Simple Steps to Self-Promotion
These six core strategies will boost your market presence.
Being a successful entrepreneur requires a solid foundation, a trust-building sales cycle process, appropriate pricing and consultative selling. However, if people don’t know about you, it’s almost impossible to build the fitness business of your dreams. This is why self-promotion is so important. This article explores the ins and outs of this key practice and explains how to make it work for you.
Core Self-Promotion Strategies
Before you zone in on the details of making connections work for you, it’s important to take a step back and audit your current marketing position (see “Awareness Audit,” below, for more.) There may be some steps you need to take before you can successfully move forward with the following six core self-promotion strategies, three of which are mandatory and three optional.
Let’s begin with the three strategies you must commit to using every day.
Mandatory Self-Promotion Strategies
This strategy is different from what you might envision. Instead of schmoozing at formal meet-and-greet events, prioritize connecting and sharing with people you already know to deepen the relationship.
Audience: These are potential leads and partners with whom you already have a relationship.
Get started: Make a list of 90 people you’d like to know better. These are people who could become clients themselves, introduce you to other leads or enhance your business in some other way. Track your interactions, and aim to engage in a one-on-one exchange, at minimum, every 30 days. Remember, in this context, networking is about deepening relationships with potential clients and partners.
Goal: You want to develop deeper relationships and, when the time is right, get these people into your sales cycle or otherwise engaged in a business-to-business opportunity.
Networking uses one-to-one outreach mediums such as email, direct messages, texting, phone calls, web meetings and even face-to-face interactions, which can happen formally or informally. Reach out with the intention to share who you know, what you know and how you feel. Enhance the relationship and expect nothing in return.
As your relationship progresses, there may be natural opportunities to work together, whether as a client or a partner. Try to send three to five messages each day to the people on your list. As they become clients or business partners, they’ll move off this list to make way for more leads.
Direct outreach is similar to the networking strategy, but the focus shifts to connecting with a fresh group of people.
Audience: These are prospective clients, referral partners and influencers you don’t know . . . but would like to.
Get started: Make a list of 20 people you’d like to meet, and initiate contact with them via social media, email, phone or something similar (without being pushy).
Goal: Create a relationship with potential clients and partners with the intention to move them from direct outreach to networking and then into your sales cycle over time.
Direct outreach also includes one-to-one interaction. However, before you hit “send,” do a bit of research and consider how best to position yourself so you don’t come across as disingenuous or otherwise “spammy.” Follow the contact on social media and engage from afar.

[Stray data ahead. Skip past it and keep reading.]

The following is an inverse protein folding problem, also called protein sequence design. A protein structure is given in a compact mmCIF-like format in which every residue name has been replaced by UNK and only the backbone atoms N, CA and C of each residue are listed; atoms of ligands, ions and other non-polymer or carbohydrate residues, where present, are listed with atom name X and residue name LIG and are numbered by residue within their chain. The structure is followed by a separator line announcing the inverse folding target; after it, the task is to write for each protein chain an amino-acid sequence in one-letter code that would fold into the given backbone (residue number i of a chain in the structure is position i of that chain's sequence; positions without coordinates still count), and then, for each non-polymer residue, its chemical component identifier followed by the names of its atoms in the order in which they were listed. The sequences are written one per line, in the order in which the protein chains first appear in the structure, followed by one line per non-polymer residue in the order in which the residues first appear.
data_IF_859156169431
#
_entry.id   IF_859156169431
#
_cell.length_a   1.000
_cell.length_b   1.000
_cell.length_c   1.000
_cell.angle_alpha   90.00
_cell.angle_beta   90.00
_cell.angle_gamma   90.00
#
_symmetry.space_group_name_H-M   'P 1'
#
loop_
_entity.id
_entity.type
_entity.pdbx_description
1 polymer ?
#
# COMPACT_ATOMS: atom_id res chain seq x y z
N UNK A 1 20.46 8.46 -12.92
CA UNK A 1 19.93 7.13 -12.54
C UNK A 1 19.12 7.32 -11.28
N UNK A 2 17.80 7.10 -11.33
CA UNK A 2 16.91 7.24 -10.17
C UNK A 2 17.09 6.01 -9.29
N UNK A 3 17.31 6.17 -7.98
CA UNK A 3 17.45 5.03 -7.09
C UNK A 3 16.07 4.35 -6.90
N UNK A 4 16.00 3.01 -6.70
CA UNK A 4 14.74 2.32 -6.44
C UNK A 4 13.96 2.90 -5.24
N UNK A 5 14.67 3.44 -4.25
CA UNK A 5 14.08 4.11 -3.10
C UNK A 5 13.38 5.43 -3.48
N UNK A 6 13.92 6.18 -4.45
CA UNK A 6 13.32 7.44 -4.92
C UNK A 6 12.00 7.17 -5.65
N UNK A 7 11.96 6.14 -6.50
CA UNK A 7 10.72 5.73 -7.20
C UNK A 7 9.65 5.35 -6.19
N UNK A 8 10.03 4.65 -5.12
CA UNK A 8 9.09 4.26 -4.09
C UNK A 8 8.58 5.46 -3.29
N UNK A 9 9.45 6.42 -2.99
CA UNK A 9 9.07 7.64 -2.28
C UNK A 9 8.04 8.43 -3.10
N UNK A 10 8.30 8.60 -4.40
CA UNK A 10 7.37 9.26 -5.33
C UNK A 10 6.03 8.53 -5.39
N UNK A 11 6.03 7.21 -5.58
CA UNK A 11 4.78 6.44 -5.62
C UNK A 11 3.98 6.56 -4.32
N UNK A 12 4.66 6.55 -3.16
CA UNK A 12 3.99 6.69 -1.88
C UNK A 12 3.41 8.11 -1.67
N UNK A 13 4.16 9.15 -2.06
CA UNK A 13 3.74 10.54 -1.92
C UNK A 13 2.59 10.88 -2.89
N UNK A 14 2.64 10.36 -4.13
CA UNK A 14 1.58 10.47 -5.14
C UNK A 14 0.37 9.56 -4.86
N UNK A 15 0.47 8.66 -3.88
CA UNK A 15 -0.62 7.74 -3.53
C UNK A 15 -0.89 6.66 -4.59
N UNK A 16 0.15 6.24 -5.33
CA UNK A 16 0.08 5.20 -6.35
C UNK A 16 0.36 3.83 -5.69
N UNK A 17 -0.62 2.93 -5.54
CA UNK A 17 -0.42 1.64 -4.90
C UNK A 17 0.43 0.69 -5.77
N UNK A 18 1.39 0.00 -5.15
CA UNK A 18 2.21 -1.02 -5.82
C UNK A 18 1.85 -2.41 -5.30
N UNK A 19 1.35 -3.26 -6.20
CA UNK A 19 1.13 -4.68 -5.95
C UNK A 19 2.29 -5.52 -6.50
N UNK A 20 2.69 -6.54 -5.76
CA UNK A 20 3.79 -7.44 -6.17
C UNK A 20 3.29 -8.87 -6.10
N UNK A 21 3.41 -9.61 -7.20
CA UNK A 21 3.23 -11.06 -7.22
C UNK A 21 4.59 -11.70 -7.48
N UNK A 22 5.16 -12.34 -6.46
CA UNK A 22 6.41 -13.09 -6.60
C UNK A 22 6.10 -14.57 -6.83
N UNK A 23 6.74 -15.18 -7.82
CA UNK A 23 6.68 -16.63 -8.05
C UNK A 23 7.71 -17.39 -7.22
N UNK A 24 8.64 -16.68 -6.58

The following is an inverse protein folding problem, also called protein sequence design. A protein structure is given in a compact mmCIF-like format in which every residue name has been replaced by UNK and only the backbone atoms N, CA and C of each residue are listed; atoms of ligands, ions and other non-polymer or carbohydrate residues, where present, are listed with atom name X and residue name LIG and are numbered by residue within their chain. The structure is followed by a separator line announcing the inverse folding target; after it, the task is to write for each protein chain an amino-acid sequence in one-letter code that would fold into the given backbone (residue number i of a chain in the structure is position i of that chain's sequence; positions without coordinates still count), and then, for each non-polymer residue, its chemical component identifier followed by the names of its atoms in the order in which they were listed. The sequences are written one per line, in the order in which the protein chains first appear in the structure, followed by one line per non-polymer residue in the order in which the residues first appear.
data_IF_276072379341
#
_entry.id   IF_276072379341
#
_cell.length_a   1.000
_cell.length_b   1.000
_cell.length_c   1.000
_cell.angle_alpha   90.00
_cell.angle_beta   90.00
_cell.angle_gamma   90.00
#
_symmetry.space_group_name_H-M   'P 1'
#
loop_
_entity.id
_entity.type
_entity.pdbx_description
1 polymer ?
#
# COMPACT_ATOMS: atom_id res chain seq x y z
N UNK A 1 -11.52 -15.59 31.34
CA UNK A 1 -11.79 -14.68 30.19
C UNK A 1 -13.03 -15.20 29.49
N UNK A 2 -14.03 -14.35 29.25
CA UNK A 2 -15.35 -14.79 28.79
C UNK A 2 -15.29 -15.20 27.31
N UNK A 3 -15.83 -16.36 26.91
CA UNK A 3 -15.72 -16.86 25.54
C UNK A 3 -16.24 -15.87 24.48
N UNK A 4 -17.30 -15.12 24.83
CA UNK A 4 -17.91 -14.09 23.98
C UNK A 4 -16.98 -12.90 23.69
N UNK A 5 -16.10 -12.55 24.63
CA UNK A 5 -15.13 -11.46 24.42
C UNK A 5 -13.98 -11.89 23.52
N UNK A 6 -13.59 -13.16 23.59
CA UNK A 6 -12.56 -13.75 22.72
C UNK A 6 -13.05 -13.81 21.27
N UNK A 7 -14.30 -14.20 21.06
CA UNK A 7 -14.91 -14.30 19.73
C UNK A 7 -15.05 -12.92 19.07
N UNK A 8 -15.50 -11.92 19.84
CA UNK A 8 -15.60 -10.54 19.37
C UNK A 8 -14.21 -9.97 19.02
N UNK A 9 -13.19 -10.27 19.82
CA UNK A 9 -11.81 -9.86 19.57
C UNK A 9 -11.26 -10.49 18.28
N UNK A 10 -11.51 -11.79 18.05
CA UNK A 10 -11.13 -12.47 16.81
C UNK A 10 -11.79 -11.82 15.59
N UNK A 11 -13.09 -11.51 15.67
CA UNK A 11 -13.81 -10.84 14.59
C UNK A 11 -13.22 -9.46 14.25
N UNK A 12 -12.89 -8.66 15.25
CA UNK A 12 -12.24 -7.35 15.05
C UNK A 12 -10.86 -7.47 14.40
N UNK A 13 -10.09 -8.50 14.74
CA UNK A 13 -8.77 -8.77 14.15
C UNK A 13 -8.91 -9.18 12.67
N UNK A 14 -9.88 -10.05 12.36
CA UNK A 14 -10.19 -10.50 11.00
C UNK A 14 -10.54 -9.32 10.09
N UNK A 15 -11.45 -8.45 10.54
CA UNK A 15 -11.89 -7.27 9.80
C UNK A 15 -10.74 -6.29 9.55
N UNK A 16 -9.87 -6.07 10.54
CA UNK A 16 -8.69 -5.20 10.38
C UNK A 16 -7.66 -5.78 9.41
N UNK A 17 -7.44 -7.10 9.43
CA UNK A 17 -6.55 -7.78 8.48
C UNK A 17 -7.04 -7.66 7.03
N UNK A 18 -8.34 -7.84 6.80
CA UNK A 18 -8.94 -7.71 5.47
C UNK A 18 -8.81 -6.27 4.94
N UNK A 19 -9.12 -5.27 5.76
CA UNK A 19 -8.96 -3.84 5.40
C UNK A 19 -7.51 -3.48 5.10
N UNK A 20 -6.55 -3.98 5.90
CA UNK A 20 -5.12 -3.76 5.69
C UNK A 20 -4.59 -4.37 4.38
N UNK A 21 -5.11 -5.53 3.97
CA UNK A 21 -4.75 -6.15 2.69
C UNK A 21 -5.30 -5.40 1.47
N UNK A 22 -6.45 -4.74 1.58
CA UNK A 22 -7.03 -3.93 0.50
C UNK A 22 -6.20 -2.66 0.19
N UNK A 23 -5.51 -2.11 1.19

Eventually, as you understand more about what motivates the person, what they’re looking for and how you might bring value to their lives (or vice versa), you can find authentic ways to begin the conversation. Try to interact with at least one person on your direct outreach list daily, aiming to fall into a regular cadence of back-and-forth conversation over time.
Your referral strategy leverages current clients and partners to identify potential customers and partners. Depending on the type of referral, the new contact may eventually land on your direct outreach or networking list. Hopefully, the personal connection to someone who trusts you will help fast-forward the “courtship” and move the lead into your sales cycle, which means you don’t have to work quite as hard or long to land the client. However, for this strategy to work, you must be proactive.
Audience: These are prospective clients, referral partners and influencers you’re introduced to via other people in your network or sales cycle.
Get started: Create evergreen referral opportunities for clients and partners, a system for asking for the referral, and a way to track them.
Goal: The plan is to add potential clients and partners to your direct outreach list, networking list or sales cycle.
Most of us already know the power of referrals and, most likely, have some available. However, many of us fall short by not asking for referrals daily. Each day, strive to create a welcome place for a client or partner to pass someone your way via a warm introduction instead of waiting until you need leads.
See also: Strategic Self-Promotion for Fitness Pros
Optional Self-Promotion Strategies
While the mandatory strategies are a daily must if you want to successfully promote your business, the three optional ones are to be used less frequently and are not all necessary. While they can supercharge your efforts, they should only be used after you’ve consistently used the mandatory strategies, which should be routine.
Whether someone is promoting you or you organize your own opportunities, public speaking is a great way to establish yourself as a credible resource and get your message out into the world. Today, there are more ways than ever before to speak on stages large and small, including events with a live audience, events you set up yourself, and online options such as webinars or social media broadcasts.